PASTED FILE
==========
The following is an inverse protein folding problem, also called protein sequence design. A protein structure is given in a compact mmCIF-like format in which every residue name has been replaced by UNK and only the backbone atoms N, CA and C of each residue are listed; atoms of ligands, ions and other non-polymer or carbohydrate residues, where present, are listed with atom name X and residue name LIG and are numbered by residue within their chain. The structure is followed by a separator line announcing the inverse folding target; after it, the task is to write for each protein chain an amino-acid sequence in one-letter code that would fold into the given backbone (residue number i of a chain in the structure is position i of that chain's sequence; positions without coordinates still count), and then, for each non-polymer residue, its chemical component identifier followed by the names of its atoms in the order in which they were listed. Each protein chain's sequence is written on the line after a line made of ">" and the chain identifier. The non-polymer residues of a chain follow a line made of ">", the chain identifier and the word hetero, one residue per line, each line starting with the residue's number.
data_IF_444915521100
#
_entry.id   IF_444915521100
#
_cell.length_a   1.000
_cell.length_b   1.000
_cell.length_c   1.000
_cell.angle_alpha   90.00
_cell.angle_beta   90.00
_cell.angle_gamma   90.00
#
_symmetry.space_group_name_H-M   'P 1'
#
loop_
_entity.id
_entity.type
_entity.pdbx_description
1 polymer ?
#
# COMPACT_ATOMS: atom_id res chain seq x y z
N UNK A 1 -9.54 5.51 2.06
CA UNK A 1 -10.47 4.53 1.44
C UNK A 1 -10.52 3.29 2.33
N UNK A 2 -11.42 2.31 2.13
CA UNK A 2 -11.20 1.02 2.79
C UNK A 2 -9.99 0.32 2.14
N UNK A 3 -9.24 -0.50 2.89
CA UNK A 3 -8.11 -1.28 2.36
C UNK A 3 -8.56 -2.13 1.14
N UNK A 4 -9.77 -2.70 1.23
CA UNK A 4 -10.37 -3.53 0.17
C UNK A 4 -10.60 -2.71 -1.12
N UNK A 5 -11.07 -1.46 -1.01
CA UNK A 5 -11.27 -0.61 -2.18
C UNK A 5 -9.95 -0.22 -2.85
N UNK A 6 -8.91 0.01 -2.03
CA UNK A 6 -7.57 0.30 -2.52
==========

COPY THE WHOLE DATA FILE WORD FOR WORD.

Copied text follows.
The following is an inverse protein folding problem, also called protein sequence design. A protein structure is given in a compact mmCIF-like format in which every residue name has been replaced by UNK and only the backbone atoms N, CA and C of each residue are listed; atoms of ligands, ions and other non-polymer or carbohydrate residues, where present, are listed with atom name X and residue name LIG and are numbered by residue within their chain. The structure is followed by a separator line announcing the inverse folding target; after it, the task is to write for each protein chain an amino-acid sequence in one-letter code that would fold into the given backbone (residue number i of a chain in the structure is position i of that chain's sequence; positions without coordinates still count), and then, for each non-polymer residue, its chemical component identifier followed by the names of its atoms in the order in which they were listed. Each protein chain's sequence is written on the line after a line made of ">" and the chain identifier. The non-polymer residues of a chain follow a line made of ">", the chain identifier and the word hetero, one residue per line, each line starting with the residue's number.
data_IF_444915521100
#
_entry.id   IF_444915521100
#
_cell.length_a   1.000
_cell.length_b   1.000
_cell.length_c   1.000
_cell.angle_alpha   90.00
_cell.angle_beta   90.00
_cell.angle_gamma   90.00
#
_symmetry.space_group_name_H-M   'P 1'
#
loop_
_entity.id
_entity.type
_entity.pdbx_description
1 polymer ?
#
# COMPACT_ATOMS: atom_id res chain seq x y z
N UNK A 1 -9.54 5.51 2.06
CA UNK A 1 -10.47 4.53 1.44
C UNK A 1 -10.52 3.29 2.33
N UNK A 2 -11.42 2.31 2.13
CA UNK A 2 -11.20 1.02 2.79
C UNK A 2 -9.99 0.32 2.14
N UNK A 3 -9.24 -0.50 2.89
CA UNK A 3 -8.11 -1.28 2.36
C UNK A 3 -8.56 -2.13 1.14
N UNK A 4 -9.77 -2.70 1.23
CA UNK A 4 -10.37 -3.53 0.17
C UNK A 4 -10.60 -2.71 -1.12
N UNK A 5 -11.07 -1.46 -1.01
CA UNK A 5 -11.27 -0.61 -2.18
C UNK A 5 -9.95 -0.22 -2.85
N UNK A 6 -8.91 0.01 -2.03
CA UNK A 6 -7.57 0.30 -2.52